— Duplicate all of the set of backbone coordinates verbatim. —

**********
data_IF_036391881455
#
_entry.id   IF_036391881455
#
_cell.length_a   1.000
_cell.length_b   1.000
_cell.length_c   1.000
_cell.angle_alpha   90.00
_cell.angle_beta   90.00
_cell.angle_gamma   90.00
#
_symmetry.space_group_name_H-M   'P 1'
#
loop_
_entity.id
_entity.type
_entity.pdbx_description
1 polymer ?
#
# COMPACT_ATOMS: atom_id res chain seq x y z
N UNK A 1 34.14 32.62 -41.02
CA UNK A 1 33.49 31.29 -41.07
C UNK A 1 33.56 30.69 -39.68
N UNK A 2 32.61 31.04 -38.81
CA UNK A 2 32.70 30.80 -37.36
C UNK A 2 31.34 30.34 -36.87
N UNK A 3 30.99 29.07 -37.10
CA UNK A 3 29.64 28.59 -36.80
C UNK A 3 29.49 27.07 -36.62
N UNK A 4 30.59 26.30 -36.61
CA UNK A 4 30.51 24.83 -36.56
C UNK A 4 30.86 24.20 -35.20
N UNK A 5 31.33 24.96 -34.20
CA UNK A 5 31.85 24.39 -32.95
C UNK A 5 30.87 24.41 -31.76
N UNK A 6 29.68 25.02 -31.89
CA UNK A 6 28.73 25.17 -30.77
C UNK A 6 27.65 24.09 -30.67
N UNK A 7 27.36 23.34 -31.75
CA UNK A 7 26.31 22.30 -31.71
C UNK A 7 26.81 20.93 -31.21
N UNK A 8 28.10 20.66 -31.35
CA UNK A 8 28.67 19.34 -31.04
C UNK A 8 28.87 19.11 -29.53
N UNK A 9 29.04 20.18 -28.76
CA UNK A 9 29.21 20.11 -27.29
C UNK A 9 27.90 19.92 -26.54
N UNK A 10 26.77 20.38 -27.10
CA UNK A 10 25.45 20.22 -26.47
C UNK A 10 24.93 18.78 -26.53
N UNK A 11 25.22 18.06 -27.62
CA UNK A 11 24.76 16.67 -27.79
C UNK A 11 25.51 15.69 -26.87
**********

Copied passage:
data_IF_036391881455
#
_entry.id   IF_036391881455
#
_cell.length_a   1.000
_cell.length_b   1.000
_cell.length_c   1.000
_cell.angle_alpha   90.00
_cell.angle_beta   90.00
_cell.angle_gamma   90.00
#
_symmetry.space_group_name_H-M   'P 1'
#
loop_
_entity.id
_entity.type
_entity.pdbx_description
1 polymer ?
#
# COMPACT_ATOMS: atom_id res chain seq x y z
N UNK A 1 34.14 32.62 -41.02
CA UNK A 1 33.49 31.29 -41.07
C UNK A 1 33.56 30.69 -39.68
N UNK A 2 32.61 31.04 -38.81
CA UNK A 2 32.70 30.80 -37.36
C UNK A 2 31.34 30.34 -36.87
N UNK A 3 30.99 29.07 -37.10
CA UNK A 3 29.64 28.59 -36.80
C UNK A 3 29.49 27.07 -36.62
N UNK A 4 30.59 26.30 -36.61
CA UNK A 4 30.51 24.83 -36.56
C UNK A 4 30.86 24.20 -35.20
N UNK A 5 31.33 24.96 -34.20
CA UNK A 5 31.85 24.39 -32.95
C UNK A 5 30.87 24.41 -31.76
N UNK A 6 29.68 25.02 -31.89
CA UNK A 6 28.73 25.17 -30.77
C UNK A 6 27.65 24.09 -30.67
N UNK A 7 27.36 23.34 -31.75
CA UNK A 7 26.31 22.30 -31.71
C UNK A 7 26.81 20.93 -31.21
N UNK A 8 28.10 20.66 -31.35
CA UNK A 8 28.67 19.34 -31.04
C UNK A 8 28.87 19.11 -29.53
N UNK A 9 29.04 20.18 -28.76
CA UNK A 9 29.21 20.11 -27.29
C UNK A 9 27.90 19.92 -26.54
N UNK A 10 26.77 20.38 -27.10
CA UNK A 10 25.45 20.22 -26.47
C UNK A 10 24.93 18.78 -26.53
N UNK A 11 25.22 18.06 -27.62
CA UNK A 11 24.76 16.67 -27.79
C UNK A 11 25.51 15.69 -26.87